“Fewer newspapers mean a weaker democracy…”

This via Paul at the Local Democracy blog, via Chris on one tangible outcome after the Cincinatti Post failed at the end of 2007:

fewer candidates ran for municipal office in the suburbs most reliant on the Post, incumbents became more likely to win re-election, and voter turnout fell.

On Slugger we’ve been talking about the difficulties of newspapers in the face of the free economy of the Internet almost since we began back in 2002. The next eighteen months is likely to bring some shocking news in the UK newspaper market (possibly with some big repercussions here), as the trade crisis hits managements with little more to cut to save corporate revenue streams, they won’t have anything left that even vaguely resembles a newspaper…

More from us later on this…

  • Mack

    Creative destruction in action Mick. If newspapers are no longer viable in the face of free-to-consumer information available on the web, then that’s the price of progress – many other products and services have suffered the same fate.

    But, it doesn’t mean there isn’t money to be made – just that business need migrate online and change the business model. Physical newspapers have two main revenue streams, the price you pay and adverts placed. While the former is pretty much a non-runner online (and I think newspapers charging a subscription for content, any content, are doing themselves incredible damage in the long term), advertising (with the right partner) should be much more profitable in the medium term. Why? Because, with the free economy, content aggregators (and Slugger, like Nuzhound, is sort of one), search engines and the like the potential audience for good content is much higher than in even a national newspaper. Ads can be much better targeted (meaning less advertising spend is wasted, which should mean a greater total advertising spend), whether at it’s most simple level of targetting – based on the content on the page, or on more advanced behaviorial characteristics (user tracking across domains to discern – who am I communicating with?, what are they seekng now?)

    It’s also the nature of software & hardware (Moore’s law, Butter’s Law, economies of scale, cloud computing / software as a service, open source software) that the cost of running such services is decreasing all the time.

    As more and more and users get used to seeking their news from the web, the problem you highlight in the first paragraph will be a non-issue, providing there is local content online. For the ‘newspapers’ (content providers really) that means the physical distribution costs they currently incur will disappear – to be replaced with new problems & costs – how to drive the right sort of traffic to your service? By getting the attention of valued-added aggregators such as Slugger, perhaps?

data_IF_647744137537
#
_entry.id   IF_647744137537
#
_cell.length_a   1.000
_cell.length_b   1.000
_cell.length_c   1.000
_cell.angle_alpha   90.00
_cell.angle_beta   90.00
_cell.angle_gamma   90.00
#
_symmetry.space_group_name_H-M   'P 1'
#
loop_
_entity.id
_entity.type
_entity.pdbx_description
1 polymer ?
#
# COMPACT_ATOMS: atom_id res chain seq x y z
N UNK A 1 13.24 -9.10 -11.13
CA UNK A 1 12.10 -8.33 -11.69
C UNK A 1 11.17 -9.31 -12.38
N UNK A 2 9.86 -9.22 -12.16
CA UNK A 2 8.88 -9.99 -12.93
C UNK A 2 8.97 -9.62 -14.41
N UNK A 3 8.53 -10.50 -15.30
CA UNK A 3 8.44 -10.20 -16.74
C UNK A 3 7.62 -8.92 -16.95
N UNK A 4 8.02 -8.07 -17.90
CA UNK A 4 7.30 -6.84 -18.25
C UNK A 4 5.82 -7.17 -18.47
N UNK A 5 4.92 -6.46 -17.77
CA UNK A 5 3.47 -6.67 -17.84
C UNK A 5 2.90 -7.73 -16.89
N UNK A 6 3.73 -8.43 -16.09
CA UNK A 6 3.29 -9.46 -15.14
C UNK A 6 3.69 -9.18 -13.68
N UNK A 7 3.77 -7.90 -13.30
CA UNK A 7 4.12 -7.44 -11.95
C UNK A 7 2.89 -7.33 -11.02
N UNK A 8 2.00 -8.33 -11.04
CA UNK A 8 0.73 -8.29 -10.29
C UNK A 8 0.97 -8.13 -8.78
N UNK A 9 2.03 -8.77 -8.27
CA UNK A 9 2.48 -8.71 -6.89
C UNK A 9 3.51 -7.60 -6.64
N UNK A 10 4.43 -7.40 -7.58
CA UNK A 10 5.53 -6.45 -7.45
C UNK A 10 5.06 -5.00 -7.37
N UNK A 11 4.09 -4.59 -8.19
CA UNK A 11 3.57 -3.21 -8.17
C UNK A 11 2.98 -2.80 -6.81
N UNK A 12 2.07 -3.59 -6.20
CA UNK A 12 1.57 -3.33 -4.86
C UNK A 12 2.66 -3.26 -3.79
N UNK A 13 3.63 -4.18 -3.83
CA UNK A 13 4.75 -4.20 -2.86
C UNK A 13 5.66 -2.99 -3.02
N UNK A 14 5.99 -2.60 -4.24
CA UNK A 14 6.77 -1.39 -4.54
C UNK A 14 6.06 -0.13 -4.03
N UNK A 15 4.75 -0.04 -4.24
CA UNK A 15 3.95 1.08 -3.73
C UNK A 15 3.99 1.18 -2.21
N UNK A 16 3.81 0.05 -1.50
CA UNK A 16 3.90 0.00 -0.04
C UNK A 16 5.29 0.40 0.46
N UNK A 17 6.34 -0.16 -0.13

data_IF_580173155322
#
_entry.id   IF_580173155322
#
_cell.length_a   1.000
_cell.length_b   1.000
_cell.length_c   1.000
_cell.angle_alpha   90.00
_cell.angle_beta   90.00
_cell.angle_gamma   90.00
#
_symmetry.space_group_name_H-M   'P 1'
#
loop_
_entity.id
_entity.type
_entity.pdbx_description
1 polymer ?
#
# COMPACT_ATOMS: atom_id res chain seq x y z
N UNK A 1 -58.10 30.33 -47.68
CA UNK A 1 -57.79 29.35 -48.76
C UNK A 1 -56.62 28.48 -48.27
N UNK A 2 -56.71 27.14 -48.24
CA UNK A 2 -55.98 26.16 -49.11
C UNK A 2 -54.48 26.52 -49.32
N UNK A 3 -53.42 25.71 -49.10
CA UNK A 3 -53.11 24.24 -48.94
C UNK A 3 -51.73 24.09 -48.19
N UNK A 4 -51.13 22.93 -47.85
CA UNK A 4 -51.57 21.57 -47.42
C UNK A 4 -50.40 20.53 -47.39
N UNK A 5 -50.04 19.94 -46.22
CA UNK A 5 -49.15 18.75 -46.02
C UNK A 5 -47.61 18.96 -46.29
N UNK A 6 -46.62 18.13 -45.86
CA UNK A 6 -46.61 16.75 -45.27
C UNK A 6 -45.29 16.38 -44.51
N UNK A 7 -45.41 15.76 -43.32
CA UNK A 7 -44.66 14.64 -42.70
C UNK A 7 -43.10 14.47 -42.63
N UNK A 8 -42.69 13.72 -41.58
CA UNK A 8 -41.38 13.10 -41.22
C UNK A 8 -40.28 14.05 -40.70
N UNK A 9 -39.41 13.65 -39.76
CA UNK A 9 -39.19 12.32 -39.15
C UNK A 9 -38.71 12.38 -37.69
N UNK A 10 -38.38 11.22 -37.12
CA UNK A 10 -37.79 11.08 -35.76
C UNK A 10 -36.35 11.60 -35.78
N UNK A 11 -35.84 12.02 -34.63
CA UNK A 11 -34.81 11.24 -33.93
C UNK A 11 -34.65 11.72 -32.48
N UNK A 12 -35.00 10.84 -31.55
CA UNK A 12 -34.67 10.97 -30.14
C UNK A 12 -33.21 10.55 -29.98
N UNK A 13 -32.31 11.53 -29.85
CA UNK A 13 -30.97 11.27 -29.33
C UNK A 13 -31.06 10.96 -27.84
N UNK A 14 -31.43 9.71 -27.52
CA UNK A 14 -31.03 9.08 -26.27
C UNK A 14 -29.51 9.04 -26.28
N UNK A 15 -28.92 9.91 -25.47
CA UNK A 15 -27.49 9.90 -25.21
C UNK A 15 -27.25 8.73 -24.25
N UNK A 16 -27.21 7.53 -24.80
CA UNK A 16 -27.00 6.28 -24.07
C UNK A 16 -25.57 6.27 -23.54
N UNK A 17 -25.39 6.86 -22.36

• Mack

    Also, I think this same issue is ultimately going to hit TV networks too, where it may cause even more problems.

    The music and video industries have also struggled to come to terms with the web and free-to-consumer economics. Fighting it every step of the way, instead of figuring out a new way to monetise it.

  • Mick Fealty

    Mack,

    I’m a fully paid up member of the ‘online revolution /creative destruction is good’ club, but you highlight one of the key problems here:

    “providing there is local content online”…

    There ain’t, yet. The clock cannot be wound back of course, but you can see the problems arising are not just commercial, they are also democratic…

  • Rory Carr

    The solution to the travails in the newspaper industry that seems most commonly attempted by publishers is that of going downmarket. To the forefront in this strategy is a daily with which Mick himself is not unacquainted as this story from today’s edition of Private Eye well illustrates:

    ‘Suggestions that under his watch the Telegraph has moved downmarket or features anything, in his own words, “inappropriate”, send editor thirsty Will Lewis apoplectic.

    He will no doubt have been delighted that one of the Telegraph website’s “most viewed” stories in the days following actress Natasha Richardson’s skiing accident was “Natasha Richardson’s knickers-out moment”, a hot scoop from May 2005 about a wardrobe malfunction at a party which had left her displayed, in the paper’s leering phrase, “in all her glory”. It mysteriously disappeared from the rankings when, two days after the accident, the actress died.’

    If this downmarket spiral is to continue it is inevitable that it would find a more accomodating home on the net where linked access to the pleasures of sexual tittillation is simpler and more anonymous.

    Meanwhile it might be thought that hungry journos seeking a follow-up scoop might scrutinise the expenses claims of the Home Secretary for any evidence of purchases of the Daily Telegraph and be readily armed to downplay any defence that, “I only buy it for the politics”. That was the old cry we used to hear back in the fifties when, after a blasting sermon from the parish priest at Sunday morning mass on the evils of “that filth in the English papers”, the local burgers would furtively slip their pre-ordered copies of the News of the World under their coats while red-facedly mumbling, “I only buy it for the sport”. Indeed.

  • I think that Local is the new ‘black’ in terms of where newspapers are going with their online content – the way is being led by the likes of the New York Times with it’s “The Local’ service.

    In Múscraí, where I’m based, I’ve set up an online newsletter, iMuscraí. It’s still in its fledgling state – but it’s definitely off the ground….

  • “they won’t have anything left2

    So where will Pete go for his hyperlinks? 😉

    I think a healthy democracy needs newspapers with a strong bent for investigative journalism. Sadly, this form of journalism has largely disappeared.